Nordic Diet: Eat This Way to Prevent Chronic Disease
If you lived in northern Europe 500 years ago, your diet would probably look a lot different than it does now. In the United States, fast food, burgers, fries, and pizza are practically a good group. Most people don’t eat nearly enough fruits and vegetables as recommended. Soda and sugary drinks are frequently a first pick over water. And there’s a price to pay for it.
- Heart disease is the leading cause of death in the United States and claims the lives of an estimated 633,000 people a year.
- About 100 million people have type 2 diabetes, or are at risk for developing the disease.
- One in three adults are overweight or obese.
- Cancer represents nearly 23 percent of all deaths.
But if you lived in Nordic countries like Denmark, Finland, Iceland, Norway or Sweden a half-century ago, hypothermia and shipping accidents were a more likely cause of death than chronic disease. And it’s one reason the Nordic Diet has been recognized by the World Health Organization as smart way of eating, similar to the Mediterranean Diet. Nordic Diet foods typically include:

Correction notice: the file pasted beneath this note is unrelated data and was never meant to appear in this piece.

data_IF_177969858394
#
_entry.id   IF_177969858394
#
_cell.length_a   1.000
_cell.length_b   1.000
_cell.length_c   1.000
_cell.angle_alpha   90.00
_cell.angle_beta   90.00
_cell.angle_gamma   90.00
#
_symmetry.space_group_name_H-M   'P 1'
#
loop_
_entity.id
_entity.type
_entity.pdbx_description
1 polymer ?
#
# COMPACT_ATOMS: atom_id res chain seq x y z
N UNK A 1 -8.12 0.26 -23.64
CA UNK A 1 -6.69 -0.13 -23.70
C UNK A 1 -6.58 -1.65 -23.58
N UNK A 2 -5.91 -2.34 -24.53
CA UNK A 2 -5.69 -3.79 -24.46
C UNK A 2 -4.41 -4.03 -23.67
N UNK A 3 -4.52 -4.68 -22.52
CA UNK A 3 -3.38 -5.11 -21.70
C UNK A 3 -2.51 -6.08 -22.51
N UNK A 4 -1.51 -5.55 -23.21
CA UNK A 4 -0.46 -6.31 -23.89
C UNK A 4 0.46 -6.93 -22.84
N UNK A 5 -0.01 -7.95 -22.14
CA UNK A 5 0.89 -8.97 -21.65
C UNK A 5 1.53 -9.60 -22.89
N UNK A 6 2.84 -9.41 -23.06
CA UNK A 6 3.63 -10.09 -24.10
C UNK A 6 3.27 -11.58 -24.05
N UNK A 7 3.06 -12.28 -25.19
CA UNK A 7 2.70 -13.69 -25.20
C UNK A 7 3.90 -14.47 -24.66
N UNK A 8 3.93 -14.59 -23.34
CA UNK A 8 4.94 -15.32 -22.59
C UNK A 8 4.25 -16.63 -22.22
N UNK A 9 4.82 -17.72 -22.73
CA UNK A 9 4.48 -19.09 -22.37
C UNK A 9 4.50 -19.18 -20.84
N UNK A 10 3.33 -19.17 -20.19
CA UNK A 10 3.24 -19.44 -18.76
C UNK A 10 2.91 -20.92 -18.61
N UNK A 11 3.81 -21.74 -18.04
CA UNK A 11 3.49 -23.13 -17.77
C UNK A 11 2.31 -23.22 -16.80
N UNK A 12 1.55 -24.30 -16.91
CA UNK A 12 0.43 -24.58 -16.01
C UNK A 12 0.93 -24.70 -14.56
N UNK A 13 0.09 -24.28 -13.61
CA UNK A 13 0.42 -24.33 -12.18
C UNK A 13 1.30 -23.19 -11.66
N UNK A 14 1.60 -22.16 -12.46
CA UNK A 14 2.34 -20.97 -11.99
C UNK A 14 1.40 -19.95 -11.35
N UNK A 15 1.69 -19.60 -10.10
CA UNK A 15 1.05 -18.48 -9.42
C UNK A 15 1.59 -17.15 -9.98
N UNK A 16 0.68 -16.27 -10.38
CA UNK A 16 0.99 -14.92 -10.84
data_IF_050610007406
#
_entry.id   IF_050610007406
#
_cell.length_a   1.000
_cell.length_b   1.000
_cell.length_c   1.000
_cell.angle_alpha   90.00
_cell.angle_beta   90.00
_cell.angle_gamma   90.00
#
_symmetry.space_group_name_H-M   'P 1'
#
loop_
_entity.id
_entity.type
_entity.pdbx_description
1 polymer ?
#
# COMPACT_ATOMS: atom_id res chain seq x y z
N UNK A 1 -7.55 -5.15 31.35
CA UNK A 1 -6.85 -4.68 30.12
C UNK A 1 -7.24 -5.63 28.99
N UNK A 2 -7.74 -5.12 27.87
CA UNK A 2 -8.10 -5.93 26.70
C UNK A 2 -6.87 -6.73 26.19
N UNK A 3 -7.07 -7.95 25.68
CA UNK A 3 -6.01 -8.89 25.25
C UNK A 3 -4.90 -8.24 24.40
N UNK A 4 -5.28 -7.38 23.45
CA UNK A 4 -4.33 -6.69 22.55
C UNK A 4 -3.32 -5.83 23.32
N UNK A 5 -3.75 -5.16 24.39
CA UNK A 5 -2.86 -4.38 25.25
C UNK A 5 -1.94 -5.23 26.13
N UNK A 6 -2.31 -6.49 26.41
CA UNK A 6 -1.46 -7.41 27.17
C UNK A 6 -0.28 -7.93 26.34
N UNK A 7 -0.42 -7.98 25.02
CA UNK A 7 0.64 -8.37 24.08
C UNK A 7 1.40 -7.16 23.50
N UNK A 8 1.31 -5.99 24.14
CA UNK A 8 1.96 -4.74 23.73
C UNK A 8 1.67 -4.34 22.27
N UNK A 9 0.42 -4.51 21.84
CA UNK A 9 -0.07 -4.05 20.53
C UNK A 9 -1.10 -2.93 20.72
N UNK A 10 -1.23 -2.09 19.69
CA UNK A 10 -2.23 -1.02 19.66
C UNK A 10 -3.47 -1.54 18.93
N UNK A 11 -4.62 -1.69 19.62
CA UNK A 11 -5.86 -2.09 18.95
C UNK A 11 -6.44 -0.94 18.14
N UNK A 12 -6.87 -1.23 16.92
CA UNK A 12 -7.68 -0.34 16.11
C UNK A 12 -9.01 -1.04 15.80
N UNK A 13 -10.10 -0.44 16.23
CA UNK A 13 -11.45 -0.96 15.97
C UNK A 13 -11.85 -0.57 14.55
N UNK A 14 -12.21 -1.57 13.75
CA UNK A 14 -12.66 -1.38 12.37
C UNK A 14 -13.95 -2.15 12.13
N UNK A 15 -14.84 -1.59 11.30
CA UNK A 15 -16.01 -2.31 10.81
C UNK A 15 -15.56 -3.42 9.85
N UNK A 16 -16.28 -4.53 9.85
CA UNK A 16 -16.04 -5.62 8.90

- Whole grains
- Canola oil
- Rapeseed oil
- Poultry and game meats
Even though Nordic cultures have been eating this way for centuries, the Nordic Diet wasn’t really recognized as a healthy way of eating until chefs René Redzepi and Claus Meyer opened the restaurant Noma in Copenhagen, Denmark in 2003.
But earlier this year, the World Health Organization published the Health Evidence Network Synthesis Report that identifies the Nordic Diet as an effective way to prevent heart disease, diabetes, and certain types of cancer.
Do you need to take a trip to northern Europe to eat like the Nordic’s centuries ago? No. Take a look at our selection of meals made from fresh ingredients, and you’ll find many options that include Nordic favorites like fish, whole grains, vegetables, legumes, and poultry.